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The sentence is

I can never forget you.

We have to find the affirmative form of this sentence without changing its meaning.

I can think of two answers for this question.

1.I will always remember you.

2.I can hardly forget you.

Which sentence is the closest to the original sentence in meaning? I feel it must be the first one, since hardly introduces a factor of uncertainty, though negligible.

  • 2
    I agree with your analysis. – Dan Bron Sep 16 '14 at 18:54
  • I think will is better than can; it involves an act of personal will, which is what's called for. (I'm assuming this is to be a leave-taking phrase, like Spanish Nunca te olvideré.) – John Lawler Sep 16 '14 at 19:42
  • Depends on how you parse the sentence. There are two ways of reading it, one of which is already affirmative: I'm capable of never forgetting you vs I'm never capable of forgetting you. The latter indicates the necessity of remembering, but the in the former, though you are capable, there's no indication you will. – user0721090601 Sep 16 '14 at 20:25
  • I'm not sure many native English speakers would use the original sentence. It would usually be either I can't ever forget you or I will never forget you. – Barmar Sep 16 '14 at 21:31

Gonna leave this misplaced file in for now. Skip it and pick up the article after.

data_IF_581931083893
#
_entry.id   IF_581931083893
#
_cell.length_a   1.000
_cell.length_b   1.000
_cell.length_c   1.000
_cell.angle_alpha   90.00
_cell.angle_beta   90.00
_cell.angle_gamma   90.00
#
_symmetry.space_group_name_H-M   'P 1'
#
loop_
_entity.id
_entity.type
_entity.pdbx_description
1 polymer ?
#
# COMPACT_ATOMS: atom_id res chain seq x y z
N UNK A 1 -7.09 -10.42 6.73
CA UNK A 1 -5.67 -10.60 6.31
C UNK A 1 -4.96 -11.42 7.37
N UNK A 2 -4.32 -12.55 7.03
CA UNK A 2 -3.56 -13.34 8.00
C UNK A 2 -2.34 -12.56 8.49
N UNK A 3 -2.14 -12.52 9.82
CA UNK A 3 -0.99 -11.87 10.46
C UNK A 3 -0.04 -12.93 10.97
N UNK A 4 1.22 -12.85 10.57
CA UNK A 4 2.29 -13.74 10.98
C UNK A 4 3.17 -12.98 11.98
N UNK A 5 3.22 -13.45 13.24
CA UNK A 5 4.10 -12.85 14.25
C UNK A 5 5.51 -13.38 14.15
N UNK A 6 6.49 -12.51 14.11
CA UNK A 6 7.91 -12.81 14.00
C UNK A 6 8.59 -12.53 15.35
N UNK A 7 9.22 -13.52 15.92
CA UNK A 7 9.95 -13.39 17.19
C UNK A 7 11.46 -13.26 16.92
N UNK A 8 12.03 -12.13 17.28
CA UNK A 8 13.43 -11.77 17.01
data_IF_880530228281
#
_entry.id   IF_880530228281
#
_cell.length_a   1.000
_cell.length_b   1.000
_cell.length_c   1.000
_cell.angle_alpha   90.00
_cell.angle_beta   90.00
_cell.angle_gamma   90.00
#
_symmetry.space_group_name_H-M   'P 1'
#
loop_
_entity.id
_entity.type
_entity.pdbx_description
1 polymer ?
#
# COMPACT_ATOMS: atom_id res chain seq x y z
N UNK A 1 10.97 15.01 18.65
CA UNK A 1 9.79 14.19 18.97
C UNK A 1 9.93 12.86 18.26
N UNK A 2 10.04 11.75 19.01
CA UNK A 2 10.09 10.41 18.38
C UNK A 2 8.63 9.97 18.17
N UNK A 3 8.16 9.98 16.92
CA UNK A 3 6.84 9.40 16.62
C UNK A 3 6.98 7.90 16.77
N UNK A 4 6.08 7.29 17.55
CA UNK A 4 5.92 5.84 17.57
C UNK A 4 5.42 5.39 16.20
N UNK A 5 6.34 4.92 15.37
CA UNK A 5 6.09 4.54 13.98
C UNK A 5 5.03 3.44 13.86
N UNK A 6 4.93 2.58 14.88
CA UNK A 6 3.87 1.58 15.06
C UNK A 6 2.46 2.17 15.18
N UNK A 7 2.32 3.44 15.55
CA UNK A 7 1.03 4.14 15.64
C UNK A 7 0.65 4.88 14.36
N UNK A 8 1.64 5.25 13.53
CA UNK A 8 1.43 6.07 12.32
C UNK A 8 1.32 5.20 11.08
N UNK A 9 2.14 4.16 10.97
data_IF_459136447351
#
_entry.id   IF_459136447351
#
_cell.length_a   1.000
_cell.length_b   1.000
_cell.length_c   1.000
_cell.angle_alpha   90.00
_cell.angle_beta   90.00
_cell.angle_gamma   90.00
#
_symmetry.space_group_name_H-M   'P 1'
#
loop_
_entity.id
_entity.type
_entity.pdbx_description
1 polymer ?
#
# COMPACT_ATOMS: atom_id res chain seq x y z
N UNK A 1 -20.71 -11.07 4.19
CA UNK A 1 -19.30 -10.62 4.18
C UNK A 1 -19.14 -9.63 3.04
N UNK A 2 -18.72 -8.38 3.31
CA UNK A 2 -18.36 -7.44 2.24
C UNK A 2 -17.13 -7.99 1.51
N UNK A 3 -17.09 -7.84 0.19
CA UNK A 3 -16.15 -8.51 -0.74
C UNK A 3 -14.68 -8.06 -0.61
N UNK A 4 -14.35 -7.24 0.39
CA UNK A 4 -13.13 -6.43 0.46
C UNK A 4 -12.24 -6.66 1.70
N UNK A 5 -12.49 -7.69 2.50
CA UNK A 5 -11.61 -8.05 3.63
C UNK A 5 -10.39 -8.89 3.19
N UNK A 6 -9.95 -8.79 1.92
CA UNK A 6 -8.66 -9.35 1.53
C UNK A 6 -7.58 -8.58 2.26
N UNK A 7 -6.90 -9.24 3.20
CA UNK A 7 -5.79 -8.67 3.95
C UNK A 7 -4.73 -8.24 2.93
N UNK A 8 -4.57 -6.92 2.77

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The phrase "I will always remember you" is unmistakably an affirmative alternative to "I can never forget you," with "remember" as the affirmative action. But "I can hardly forget you" isn't really expressed affirmatively at all; rather, in essence, it negates the word forget in the sentence without explicitly using the word not to handle the job. Replacing never with hardly doesn't change the denial of the following verb forget, because hardly amounts to saying not easily, which, when attached to forget, looks like a negation to me.

So I agree with you (and with Dan Bron) that "I will always remember you" is a much better example of an affirmative alternative to "I can never forget you" than "I can hardly forget you" is.

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